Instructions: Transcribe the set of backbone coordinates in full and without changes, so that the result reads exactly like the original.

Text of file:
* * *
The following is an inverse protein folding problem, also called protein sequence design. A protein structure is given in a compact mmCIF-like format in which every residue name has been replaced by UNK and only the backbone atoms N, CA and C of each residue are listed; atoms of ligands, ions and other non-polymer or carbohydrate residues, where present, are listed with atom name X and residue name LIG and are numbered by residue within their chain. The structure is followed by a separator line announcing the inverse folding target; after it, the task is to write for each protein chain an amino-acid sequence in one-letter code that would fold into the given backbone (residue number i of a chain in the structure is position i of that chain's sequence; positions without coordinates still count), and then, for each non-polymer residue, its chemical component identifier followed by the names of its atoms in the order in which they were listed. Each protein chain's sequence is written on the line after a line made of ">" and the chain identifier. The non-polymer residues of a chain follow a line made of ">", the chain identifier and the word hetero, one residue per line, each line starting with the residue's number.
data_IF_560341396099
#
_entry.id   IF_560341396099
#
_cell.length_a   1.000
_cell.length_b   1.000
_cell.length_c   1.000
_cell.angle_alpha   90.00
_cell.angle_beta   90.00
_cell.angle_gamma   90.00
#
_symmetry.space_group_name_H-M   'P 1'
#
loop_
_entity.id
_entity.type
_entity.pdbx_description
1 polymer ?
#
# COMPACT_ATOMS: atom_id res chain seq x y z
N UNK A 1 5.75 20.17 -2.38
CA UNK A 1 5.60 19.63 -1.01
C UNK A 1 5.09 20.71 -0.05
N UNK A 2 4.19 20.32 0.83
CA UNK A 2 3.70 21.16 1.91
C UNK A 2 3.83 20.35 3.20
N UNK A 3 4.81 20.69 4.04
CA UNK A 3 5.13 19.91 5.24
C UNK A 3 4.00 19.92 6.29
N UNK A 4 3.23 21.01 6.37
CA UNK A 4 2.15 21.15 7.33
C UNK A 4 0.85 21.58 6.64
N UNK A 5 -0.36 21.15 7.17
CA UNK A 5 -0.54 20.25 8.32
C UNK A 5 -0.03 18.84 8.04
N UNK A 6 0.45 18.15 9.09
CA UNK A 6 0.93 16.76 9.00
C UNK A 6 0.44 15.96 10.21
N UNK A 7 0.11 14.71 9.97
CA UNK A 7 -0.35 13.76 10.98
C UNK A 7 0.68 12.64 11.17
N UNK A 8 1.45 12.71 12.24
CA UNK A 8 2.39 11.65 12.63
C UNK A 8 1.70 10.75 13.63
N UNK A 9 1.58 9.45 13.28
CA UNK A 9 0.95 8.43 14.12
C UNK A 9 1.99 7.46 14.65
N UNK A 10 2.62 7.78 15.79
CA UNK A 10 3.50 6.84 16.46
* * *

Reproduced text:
The following is an inverse protein folding problem, also called protein sequence design. A protein structure is given in a compact mmCIF-like format in which every residue name has been replaced by UNK and only the backbone atoms N, CA and C of each residue are listed; atoms of ligands, ions and other non-polymer or carbohydrate residues, where present, are listed with atom name X and residue name LIG and are numbered by residue within their chain. The structure is followed by a separator line announcing the inverse folding target; after it, the task is to write for each protein chain an amino-acid sequence in one-letter code that would fold into the given backbone (residue number i of a chain in the structure is position i of that chain's sequence; positions without coordinates still count), and then, for each non-polymer residue, its chemical component identifier followed by the names of its atoms in the order in which they were listed. Each protein chain's sequence is written on the line after a line made of ">" and the chain identifier. The non-polymer residues of a chain follow a line made of ">", the chain identifier and the word hetero, one residue per line, each line starting with the residue's number.
data_IF_560341396099
#
_entry.id   IF_560341396099
#
_cell.length_a   1.000
_cell.length_b   1.000
_cell.length_c   1.000
_cell.angle_alpha   90.00
_cell.angle_beta   90.00
_cell.angle_gamma   90.00
#
_symmetry.space_group_name_H-M   'P 1'
#
loop_
_entity.id
_entity.type
_entity.pdbx_description
1 polymer ?
#
# COMPACT_ATOMS: atom_id res chain seq x y z
N UNK A 1 5.75 20.17 -2.38
CA UNK A 1 5.60 19.63 -1.01
C UNK A 1 5.09 20.71 -0.05
N UNK A 2 4.19 20.32 0.83
CA UNK A 2 3.70 21.16 1.91
C UNK A 2 3.83 20.35 3.20
N UNK A 3 4.81 20.69 4.04
CA UNK A 3 5.13 19.91 5.24
C UNK A 3 4.00 19.92 6.29
N UNK A 4 3.23 21.01 6.37
CA UNK A 4 2.15 21.15 7.33
C UNK A 4 0.85 21.58 6.64
N UNK A 5 -0.36 21.15 7.17
CA UNK A 5 -0.54 20.25 8.32
C UNK A 5 -0.03 18.84 8.04
N UNK A 6 0.45 18.15 9.09
CA UNK A 6 0.93 16.76 9.00
C UNK A 6 0.44 15.96 10.21
N UNK A 7 0.11 14.71 9.97
CA UNK A 7 -0.35 13.76 10.98
C UNK A 7 0.68 12.64 11.17
N UNK A 8 1.45 12.71 12.24
CA UNK A 8 2.39 11.65 12.63
C UNK A 8 1.70 10.75 13.63
N UNK A 9 1.58 9.45 13.28
CA UNK A 9 0.95 8.43 14.12
C UNK A 9 1.99 7.46 14.65
N UNK A 10 2.62 7.78 15.79
CA UNK A 10 3.50 6.84 16.46